If an individual is preparing for a trip abroad and understands the need for a specific type of medical insurance policy that will cover him during his trip, he will often hold his breath and ready himself for the impact of a giant premium as he, understandably, assumes that the international insurance premiums will be similar to premiums for domestic health care.
Of course, the impact is never actually felt because international insurance policies are much less expensive than policies in the U.S.
Medical Tourism – A Hint That International Insurance Is Cheaper
In an August 2012 article in Florida Today, a plastic surgeon in Columbia is quoted as saying that 30 percent of his clients are from the United States. The article goes on to discuss findings from the organization Patients Beyond Borders, which states that U.S. residents receiving medical treatment abroad can save up to 80 percent over domestic medical treatment prices depending on the location to which they travel.
These facts and figures are likely not surprising to industry professionals. Patients Beyond Borders noted on its Medical Tourism Statistics & Facts page that international accreditation for medical treatment affiliates abroad is growing roughly 20 percent per year.
If Medical Care is Cheaper Abroad, Why Do I Need International Insurance?
After discussing the reduced cost of medical care abroad, some might be wondering why a special medical insurance policy is even necessary when you travel abroad. After all, if you can save up to 80 percent over U.S. healthcare costs, why worry?
First of all, it’s important to consider the region that you are visiting. While Malaysia’s healthcare costs may be up to 80 percent less than those in the U.S., in Brazil you may save only 40 percent. In other regions, such as the U.K., your net savings could be even less.
Even with the savings, the costs of treatment could be much more than you can afford to pay out of pocket. Let’s say you are traveling to Malaysia and you have an accident that requires remote emergency evacuation and hospital care. In the U.S., let’s say these services would cost $100,000 or more. If you save the full 80 percent, you’re still looking at a bill of at least $20,000. This is significantly less than it would be in the U.S., but it’s not exactly affordable.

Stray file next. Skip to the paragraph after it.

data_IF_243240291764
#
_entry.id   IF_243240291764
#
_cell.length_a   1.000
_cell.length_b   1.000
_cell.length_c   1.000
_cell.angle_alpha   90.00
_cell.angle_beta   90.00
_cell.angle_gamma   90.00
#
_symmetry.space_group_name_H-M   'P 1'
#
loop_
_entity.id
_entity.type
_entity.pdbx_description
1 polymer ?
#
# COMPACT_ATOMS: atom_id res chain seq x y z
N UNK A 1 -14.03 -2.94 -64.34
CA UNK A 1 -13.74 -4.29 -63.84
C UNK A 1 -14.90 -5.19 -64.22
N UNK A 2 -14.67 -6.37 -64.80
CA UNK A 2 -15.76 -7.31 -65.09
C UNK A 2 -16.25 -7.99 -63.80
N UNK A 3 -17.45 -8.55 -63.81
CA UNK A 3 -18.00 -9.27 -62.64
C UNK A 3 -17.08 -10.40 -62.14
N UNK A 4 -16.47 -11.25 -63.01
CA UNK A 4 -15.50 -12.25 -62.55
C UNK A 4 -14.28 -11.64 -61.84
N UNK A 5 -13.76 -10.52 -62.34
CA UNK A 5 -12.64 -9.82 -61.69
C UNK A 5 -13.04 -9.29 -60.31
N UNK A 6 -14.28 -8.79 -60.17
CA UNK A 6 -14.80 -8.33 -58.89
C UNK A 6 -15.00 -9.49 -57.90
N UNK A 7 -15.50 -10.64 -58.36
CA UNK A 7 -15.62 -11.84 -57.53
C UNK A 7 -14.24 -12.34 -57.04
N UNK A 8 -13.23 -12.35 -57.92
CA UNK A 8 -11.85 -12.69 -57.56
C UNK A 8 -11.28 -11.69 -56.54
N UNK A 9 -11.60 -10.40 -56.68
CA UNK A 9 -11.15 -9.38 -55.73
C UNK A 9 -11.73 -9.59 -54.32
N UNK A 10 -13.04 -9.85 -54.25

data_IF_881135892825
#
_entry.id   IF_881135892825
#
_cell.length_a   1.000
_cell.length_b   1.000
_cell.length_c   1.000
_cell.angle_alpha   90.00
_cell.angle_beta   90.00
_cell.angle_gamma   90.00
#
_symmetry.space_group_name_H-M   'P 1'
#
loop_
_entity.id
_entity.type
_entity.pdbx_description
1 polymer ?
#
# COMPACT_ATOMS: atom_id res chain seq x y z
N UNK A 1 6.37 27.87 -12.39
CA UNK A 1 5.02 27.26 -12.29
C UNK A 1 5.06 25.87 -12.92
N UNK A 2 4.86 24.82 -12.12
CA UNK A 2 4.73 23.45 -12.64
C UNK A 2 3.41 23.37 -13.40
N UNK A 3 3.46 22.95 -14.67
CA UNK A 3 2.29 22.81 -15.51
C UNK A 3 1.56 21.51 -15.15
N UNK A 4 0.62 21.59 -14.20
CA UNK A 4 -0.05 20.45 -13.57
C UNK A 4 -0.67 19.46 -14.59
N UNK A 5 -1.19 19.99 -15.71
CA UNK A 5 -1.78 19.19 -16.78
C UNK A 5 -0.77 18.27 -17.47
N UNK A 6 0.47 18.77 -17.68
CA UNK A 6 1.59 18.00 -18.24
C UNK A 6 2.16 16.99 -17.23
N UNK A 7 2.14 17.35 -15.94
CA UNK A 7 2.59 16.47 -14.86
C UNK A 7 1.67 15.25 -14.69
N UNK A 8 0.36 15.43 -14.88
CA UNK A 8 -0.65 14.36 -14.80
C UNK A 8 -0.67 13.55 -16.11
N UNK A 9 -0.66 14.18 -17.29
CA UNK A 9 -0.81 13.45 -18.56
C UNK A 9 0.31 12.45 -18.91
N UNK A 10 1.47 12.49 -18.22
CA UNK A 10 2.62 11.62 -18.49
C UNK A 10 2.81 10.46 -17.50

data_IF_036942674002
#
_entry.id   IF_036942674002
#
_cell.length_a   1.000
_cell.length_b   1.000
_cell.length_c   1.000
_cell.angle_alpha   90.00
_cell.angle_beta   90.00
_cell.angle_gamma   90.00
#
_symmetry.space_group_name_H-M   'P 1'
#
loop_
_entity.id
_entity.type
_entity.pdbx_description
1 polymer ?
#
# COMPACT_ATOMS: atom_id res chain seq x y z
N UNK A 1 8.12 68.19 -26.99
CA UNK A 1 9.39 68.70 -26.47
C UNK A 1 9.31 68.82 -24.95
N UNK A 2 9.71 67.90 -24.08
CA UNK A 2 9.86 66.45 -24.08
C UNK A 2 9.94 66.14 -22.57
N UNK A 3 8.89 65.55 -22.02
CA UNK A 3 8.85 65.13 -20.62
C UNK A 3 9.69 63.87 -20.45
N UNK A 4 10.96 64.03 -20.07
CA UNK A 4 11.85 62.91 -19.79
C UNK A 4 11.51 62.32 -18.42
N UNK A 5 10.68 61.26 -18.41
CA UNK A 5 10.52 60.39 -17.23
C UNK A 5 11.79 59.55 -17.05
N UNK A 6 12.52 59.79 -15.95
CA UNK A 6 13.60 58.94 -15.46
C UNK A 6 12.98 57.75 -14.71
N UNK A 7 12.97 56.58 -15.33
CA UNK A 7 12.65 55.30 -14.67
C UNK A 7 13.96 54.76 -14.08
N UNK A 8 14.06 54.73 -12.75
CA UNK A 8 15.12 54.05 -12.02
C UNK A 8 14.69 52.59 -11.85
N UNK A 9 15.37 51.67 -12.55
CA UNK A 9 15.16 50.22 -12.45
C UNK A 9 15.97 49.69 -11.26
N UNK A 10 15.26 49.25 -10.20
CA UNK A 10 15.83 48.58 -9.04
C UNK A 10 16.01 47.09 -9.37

The Difference Between Medical Tourism and Emergency Care
Medical tourism is ideal for individuals who have a pre-existing condition that they need treatment for. International insurance provides a different set of coverages altogether. Its goal is to mitigate the expenses of treating an unexpected accident or illness while you travel abroad. In addition, it can be designed to provide coverage for specialized costs such as repatriation of bodily remains and trip cancellation.
The crux of purchasing insurance for your trip abroad is to control your potential costs for an unexpected accident or illness. By paying a predetermined, predictable premium you can manage the amount of your emergency treatment bills. In order to save more money on your premiums, you may choose a deductible for your policy, but you still get the comfort of knowing that beyond your premium and that deductible you likely won’t have any bills unless your treatments are so severe that they exceed the limits of your policy. Then, beyond these savings, you secure additional protections for events that can negatively impact your trip but are not necessarily related to medical treatment.
One More Question
One final question all of this might bring up is whether someone who is traveling abroad specifically for medical tourism purposes also needs a special insurance policy. The answer to that is yes. While the medical insurance issued for the trip abroad would not help with any pre-existing conditions, it will help keep the trip within a certain budget if you have an unintended accident that is unrelated to your pre-existing condition and needs separate treatment.
No one wants to come home from a trip abroad with an unexpected bill, even if that bill marks a significant discount over what it would have been if accrued in the U.S. Whether the cost of your emergency illness or accident treatment abroad is $5,000 or $50,000, ideally coming home without the bill is better.
NYIG is focused on providing international insurance solutions. Contact us today and let us help you find the best solution for your individual or group needs.